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Social issues top festivalgoers’ concerns

Sustainability and gender diversity are among the main concerns for UK festivalgoers, new data released by Ticketmaster has revealed.

The findings come from the ticketing giant’s annual State of Play report, which this year focuses on festivals. Previous reports have concentrated on grime, theatre, comedy and dance music.

Of the 4,000 festivalgoers that participated in the survey, 62% state that waste reduction at events, along with better recycling facilities, is their number one concern this festival season.

Despite growing awareness of environmental issues, the Ticketmaster survey shows that more than a third of fans (38%) admit to leaving their tents behind at a festival, with 36% saying they do so assuming tents will be recycled.

A recent campaign by the Association of Independent Festivals (AIF) revealed that abandoned tents result in almost 900 tonnes of plastic waste every festival season.

Victoria Chapman, head of sustainability at Festival Republic, says it is “a huge positive” that sustainability is festivalgoers’ number one concern.

“It is imperative that festival organisers look at how they can minimise the environmental impact of their events and work together with fans to enjoy an amazing festival experience whilst respecting the planet,” comments Chapman.

Several initiatives have been set up to make festivals more eco-friendly, including Live Nation’s Green Nation coalition and Glastonbury Festival’s single use plastic bottle ban.

“British summer wouldn’t be what it is without festivals and these findings give us an insight into what festival fans really want”

Gender representation in festival line-ups is another concern for festivalgoers, with 41% of those surveyed saying that want more diversity in line-ups and almost a third (29%) saying they take the gender parity of a line-up into account before buying a ticket.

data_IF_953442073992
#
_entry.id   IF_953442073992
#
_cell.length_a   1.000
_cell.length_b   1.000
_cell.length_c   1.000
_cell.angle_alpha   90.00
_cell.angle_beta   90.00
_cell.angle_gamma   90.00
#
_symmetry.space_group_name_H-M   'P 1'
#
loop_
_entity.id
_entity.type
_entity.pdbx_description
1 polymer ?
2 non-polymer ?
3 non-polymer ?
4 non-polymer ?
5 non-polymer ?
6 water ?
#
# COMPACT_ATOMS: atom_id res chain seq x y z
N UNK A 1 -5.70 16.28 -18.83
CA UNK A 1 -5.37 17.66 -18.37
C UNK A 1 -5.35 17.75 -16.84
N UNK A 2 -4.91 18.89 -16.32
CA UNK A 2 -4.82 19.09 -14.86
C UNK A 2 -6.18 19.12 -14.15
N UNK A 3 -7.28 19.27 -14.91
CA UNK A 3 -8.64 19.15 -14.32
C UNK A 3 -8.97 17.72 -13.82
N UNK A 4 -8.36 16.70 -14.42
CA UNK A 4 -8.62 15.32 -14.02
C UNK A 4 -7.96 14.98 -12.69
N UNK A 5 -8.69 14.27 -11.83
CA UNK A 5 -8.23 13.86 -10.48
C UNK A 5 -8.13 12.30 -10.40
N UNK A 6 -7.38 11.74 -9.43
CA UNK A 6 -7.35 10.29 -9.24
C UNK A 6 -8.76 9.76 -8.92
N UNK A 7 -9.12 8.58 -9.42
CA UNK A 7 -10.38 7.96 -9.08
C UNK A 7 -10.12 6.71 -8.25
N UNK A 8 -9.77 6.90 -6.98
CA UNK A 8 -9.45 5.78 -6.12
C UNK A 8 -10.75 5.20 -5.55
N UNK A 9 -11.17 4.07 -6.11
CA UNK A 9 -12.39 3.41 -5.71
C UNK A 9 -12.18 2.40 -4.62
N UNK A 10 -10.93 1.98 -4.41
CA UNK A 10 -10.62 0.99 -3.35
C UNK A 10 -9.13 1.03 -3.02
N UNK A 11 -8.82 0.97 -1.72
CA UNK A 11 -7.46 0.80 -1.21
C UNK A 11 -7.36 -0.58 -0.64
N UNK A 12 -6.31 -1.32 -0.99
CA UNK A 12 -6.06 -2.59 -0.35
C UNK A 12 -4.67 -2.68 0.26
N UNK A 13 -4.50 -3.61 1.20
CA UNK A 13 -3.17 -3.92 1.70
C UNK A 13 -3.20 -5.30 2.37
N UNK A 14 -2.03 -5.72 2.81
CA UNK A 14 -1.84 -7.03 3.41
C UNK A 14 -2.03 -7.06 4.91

Primavera Sound this year presented its first-ever gender-equal billing, but elsewhere festival bookers remain divided on the merits of curating balanced bills.

According to Ticketmaster, more traditional festival gripes are down, with 37% of respondents stating that festival toilet facilities need improving, compared to 66% in 2012.

The survey also highlighted the importance of festivals for emerging artists, showing that three in five festivalgoers find new artists by attending festivals. On the headliner side, fans of BTS stated they would pay up to four figures to see the K-Pop band head up a festival.

The numbers are also in on festival romance. Two fifths of people (37%) have hooked up at a festival, with a fifth doing so with someone they met at the event. Those who shower at a festival are more likely to find love (45%), than those who opt not to (36%).

Almost one in ten festivalgoers (7%) have carried on a relationship with a fellow attendee after the event. Location-based dating app Tinder is tapping into the romantic potential of festivals, rolling out its specialised Festival Mode at events across the UK, United States and Australia.

“British summer wouldn’t be what it is without festivals and these findings give us an insight into what festival fans really want,” says Ticketmaster UK managing director Andrew Parsons.